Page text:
The city is home to Overland Park Arboretum and Botanical Gardens, a 300 acre (1.2 km²) arboretum and botanical garden. The Oak Park Mall is one of the area's top shopping locations with Nordstrom, two Dillards, Macy's, JCPenney's and nearly 200 stores.


Waterfall and Flowers at the Overland Park Arboretum & Botanical Gardens.
The Deanna Rose Children's Farmstead, a 12-acre (49,000 m2), attraction is among the top 10 tourist destinations in the Kansas City area. It has more than 200 animals, hay rides, fishing pond, early 1900s century school house and more. It was recognized in August 2008 as the top "family" attraction in Kansas City by the Nickelodeon Channel.
Overland Park has finished construction on a 12-field tournament-quality soccer complex. All the fields have synthetic turf and lights. It has an irrigation system to cool the turf on hot days.[21]
The city is also home to Overland Park Convention Center.
Historic Downtown Overland Park contains a Farmer's Market, the clocktower plaza and a statue of Overland Park City founder William B. Strang Jr..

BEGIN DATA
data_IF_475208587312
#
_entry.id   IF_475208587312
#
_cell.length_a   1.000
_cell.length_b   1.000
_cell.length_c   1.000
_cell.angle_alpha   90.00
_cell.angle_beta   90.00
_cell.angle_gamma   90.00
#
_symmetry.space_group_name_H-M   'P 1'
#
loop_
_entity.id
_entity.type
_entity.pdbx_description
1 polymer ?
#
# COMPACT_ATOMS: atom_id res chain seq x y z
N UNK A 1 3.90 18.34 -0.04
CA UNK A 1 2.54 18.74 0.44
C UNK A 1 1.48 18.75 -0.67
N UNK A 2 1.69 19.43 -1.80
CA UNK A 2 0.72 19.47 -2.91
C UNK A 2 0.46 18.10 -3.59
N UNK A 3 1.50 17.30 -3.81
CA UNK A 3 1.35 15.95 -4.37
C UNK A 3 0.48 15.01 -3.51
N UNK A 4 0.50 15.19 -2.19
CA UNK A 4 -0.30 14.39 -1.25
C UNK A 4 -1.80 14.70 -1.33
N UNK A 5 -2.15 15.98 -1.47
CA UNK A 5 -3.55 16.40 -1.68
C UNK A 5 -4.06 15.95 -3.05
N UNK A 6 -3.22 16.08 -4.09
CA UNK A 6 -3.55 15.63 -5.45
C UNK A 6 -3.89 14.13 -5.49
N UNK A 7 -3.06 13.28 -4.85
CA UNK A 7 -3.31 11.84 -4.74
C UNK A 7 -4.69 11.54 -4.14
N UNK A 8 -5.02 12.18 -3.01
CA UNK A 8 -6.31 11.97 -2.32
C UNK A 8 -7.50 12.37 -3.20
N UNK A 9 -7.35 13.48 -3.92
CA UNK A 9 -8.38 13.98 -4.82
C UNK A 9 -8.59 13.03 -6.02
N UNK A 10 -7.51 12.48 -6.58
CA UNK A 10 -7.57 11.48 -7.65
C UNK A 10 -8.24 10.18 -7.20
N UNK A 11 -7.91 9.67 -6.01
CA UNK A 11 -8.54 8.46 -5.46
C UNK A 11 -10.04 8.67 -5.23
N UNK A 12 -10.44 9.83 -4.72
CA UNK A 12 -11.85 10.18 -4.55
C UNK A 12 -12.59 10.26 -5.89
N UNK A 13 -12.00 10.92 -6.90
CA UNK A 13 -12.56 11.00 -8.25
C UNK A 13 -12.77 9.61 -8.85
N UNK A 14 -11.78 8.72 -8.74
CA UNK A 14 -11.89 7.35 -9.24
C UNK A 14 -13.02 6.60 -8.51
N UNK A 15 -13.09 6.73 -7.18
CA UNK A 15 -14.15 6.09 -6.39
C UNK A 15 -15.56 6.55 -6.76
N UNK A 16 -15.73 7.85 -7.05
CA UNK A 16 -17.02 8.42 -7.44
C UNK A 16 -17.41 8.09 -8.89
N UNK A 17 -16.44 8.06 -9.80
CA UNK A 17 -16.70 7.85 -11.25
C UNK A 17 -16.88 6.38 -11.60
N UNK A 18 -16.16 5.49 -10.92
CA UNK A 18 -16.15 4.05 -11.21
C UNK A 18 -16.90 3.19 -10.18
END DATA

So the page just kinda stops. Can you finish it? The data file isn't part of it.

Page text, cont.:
The Nerman Museum of Contemporary Art is located on the campus of Johnson County Community College.
The city has numerous public art works installed under the Public Art Program, most notable ones being:
Shim Sham Shimmy - A sculpture of arching blue steel plates by artist David Stromeyer, installed at the intersection of 119th St and Blue Valley Parkway. It is 18 feet tall and 26 feet in diameter and is lit at night.
Overland Park contains three community centers: Matt Ross Community Center, the Jewish Community Center, and Tomahawk Ridge Community Center.


Overland Park's website
Visitor's Bureau
Chamber of Commerce
Blue Valley School District Website
Shawnee Mission School District Website

 

http://en.wikipedia.org/wiki/Overland_Park%2C_KS